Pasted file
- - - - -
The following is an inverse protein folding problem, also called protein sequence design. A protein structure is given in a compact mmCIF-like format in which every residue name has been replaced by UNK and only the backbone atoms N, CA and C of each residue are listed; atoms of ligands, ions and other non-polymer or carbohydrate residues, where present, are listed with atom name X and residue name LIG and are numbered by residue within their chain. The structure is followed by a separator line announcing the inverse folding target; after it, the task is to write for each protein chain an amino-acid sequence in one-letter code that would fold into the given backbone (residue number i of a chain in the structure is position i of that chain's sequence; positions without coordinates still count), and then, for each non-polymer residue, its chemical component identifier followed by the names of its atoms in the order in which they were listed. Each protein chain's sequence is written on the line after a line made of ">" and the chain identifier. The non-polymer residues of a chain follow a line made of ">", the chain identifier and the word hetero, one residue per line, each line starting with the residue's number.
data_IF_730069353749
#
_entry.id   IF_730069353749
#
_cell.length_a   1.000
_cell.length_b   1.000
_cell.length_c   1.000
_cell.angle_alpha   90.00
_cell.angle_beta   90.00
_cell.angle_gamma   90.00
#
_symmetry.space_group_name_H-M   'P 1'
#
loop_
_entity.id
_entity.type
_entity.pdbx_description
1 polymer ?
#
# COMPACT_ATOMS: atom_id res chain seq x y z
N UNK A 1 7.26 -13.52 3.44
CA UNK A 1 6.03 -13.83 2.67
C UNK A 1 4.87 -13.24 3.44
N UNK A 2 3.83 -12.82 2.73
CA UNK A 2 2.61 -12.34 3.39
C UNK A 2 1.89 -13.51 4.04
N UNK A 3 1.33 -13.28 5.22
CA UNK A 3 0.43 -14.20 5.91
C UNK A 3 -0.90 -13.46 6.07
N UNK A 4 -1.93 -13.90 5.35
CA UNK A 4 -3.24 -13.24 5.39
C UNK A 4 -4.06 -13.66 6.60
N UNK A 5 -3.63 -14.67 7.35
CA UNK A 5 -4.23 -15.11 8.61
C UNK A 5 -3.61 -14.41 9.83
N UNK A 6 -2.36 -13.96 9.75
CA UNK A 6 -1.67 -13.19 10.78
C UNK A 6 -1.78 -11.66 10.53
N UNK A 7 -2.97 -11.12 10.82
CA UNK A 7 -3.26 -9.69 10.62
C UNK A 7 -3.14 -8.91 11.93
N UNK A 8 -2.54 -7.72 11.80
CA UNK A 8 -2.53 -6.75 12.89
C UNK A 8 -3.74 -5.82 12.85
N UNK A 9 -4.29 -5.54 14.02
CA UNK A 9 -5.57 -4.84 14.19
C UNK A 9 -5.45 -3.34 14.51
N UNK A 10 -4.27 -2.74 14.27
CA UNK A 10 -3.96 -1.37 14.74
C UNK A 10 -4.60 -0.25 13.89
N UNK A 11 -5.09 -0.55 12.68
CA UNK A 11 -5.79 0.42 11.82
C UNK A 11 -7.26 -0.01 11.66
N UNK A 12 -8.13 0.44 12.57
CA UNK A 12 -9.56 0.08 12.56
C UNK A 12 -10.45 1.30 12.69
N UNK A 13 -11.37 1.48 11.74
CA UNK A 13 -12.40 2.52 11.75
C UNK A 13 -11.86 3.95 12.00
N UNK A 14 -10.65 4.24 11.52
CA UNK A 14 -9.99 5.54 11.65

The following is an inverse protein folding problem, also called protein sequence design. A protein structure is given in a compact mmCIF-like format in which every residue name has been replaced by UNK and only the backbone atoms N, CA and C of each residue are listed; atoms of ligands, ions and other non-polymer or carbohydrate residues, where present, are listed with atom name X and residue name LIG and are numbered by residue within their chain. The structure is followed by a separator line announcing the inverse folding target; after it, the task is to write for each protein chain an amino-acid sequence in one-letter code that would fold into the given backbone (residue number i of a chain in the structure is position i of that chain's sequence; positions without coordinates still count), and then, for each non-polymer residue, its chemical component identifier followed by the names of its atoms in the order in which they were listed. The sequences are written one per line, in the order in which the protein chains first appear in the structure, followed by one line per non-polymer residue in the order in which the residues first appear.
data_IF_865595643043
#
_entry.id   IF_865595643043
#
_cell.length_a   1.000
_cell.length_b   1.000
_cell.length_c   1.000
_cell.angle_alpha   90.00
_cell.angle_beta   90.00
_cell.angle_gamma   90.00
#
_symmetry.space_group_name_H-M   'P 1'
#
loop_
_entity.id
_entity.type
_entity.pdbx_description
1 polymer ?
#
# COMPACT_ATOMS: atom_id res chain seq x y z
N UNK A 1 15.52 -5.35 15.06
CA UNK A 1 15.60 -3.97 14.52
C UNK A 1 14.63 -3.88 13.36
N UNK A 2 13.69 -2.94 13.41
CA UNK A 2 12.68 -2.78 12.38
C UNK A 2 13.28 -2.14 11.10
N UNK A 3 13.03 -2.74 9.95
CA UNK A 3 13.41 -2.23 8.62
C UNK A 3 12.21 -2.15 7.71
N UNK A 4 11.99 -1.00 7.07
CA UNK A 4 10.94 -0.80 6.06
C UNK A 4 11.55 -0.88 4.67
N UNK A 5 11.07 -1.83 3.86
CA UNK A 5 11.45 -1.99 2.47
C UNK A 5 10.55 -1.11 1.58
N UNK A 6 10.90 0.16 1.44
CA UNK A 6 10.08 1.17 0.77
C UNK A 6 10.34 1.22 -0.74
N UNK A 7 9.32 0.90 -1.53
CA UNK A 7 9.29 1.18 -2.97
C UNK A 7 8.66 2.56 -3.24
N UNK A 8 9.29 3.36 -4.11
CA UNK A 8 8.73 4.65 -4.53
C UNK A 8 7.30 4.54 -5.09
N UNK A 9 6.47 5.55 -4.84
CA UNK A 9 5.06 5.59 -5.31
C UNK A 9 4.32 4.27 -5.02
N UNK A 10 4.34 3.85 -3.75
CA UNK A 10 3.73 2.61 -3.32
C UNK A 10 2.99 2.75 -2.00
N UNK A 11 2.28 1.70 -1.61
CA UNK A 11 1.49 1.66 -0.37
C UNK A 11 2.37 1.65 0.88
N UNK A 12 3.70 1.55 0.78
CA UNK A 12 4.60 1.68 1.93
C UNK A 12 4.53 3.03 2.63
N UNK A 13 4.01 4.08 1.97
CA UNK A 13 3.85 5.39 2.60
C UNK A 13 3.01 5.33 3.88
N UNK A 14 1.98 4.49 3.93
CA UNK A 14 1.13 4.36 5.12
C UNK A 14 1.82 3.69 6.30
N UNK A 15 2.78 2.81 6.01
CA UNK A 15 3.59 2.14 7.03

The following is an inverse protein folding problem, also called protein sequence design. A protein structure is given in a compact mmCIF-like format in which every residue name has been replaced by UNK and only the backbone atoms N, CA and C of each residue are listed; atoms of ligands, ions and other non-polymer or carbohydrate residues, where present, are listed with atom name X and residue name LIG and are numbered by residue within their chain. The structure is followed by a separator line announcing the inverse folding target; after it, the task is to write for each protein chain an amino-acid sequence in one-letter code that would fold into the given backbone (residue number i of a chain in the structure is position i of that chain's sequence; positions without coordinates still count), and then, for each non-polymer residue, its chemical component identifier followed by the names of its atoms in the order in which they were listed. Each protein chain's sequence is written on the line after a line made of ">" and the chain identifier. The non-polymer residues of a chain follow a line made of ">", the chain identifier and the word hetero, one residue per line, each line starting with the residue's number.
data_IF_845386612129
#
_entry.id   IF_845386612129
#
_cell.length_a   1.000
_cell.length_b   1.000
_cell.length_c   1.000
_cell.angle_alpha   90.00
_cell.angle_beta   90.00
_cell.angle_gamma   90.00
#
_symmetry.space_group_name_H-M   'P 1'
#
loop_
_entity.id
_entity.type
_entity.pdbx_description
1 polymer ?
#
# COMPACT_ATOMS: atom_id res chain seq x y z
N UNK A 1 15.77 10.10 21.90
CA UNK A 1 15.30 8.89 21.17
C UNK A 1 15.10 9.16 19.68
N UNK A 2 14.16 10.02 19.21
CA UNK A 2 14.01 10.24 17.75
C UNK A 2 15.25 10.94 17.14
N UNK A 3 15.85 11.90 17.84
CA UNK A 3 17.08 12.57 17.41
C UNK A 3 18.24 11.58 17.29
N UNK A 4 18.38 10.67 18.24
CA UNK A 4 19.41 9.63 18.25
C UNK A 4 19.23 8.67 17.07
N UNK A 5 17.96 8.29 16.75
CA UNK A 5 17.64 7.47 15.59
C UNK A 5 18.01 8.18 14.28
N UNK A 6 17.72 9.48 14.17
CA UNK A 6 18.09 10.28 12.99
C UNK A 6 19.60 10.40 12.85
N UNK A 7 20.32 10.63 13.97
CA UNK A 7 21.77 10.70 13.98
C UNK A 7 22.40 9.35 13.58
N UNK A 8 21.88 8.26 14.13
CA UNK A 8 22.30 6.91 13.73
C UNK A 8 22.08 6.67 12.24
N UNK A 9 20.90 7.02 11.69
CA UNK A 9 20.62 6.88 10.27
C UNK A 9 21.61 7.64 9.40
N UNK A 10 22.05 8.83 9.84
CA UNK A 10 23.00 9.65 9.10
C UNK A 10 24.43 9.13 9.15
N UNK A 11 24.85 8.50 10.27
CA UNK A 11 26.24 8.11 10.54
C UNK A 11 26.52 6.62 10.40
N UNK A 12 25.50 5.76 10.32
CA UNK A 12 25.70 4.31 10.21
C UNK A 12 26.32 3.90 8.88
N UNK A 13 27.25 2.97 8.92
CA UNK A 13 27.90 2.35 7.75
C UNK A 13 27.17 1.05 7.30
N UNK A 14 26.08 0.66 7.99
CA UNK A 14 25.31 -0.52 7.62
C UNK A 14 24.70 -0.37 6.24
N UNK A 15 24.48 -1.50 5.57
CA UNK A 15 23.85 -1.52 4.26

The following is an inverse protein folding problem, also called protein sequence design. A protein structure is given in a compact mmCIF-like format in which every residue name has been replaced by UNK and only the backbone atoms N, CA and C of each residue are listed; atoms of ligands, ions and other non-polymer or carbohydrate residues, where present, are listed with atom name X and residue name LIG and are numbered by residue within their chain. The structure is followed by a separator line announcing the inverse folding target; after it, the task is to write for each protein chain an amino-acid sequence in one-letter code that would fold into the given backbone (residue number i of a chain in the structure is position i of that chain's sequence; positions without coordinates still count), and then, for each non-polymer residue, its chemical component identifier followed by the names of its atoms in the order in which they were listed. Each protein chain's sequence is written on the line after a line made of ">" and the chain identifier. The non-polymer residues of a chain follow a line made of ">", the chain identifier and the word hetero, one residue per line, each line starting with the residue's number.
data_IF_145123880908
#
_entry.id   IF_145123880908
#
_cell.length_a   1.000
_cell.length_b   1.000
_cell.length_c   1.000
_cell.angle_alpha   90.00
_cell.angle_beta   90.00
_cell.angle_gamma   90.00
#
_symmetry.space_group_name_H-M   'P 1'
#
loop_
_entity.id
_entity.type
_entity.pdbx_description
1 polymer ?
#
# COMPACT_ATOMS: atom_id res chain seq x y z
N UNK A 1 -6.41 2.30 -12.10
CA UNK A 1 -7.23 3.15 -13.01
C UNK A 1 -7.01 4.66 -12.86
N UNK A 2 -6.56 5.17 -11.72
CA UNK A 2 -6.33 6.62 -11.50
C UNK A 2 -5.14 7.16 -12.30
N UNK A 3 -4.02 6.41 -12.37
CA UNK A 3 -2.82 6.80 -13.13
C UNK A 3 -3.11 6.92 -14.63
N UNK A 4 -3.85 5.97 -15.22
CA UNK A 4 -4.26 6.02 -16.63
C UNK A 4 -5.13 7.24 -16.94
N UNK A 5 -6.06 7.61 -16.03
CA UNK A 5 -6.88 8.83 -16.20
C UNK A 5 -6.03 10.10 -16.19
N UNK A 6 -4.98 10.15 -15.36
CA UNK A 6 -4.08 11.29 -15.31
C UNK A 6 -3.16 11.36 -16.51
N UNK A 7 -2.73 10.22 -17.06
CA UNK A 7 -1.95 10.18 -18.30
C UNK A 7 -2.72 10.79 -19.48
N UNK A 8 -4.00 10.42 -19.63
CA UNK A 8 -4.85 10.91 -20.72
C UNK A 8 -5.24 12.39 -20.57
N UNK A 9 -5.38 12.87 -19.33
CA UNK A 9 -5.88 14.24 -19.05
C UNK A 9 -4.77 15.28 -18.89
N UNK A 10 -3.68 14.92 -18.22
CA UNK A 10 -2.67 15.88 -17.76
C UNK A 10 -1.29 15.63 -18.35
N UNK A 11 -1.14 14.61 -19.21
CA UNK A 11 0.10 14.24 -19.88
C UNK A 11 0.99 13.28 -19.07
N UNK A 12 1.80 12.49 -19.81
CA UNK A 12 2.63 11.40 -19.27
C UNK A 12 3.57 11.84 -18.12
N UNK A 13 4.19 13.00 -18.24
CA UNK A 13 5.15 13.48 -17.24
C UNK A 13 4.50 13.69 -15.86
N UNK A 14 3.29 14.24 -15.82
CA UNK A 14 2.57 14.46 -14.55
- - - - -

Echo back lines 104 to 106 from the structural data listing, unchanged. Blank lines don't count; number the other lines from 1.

C UNK A 7 8.66 2.56 -3.24
N UNK A 8 9.29 3.36 -4.11
CA UNK A 8 8.73 4.65 -4.53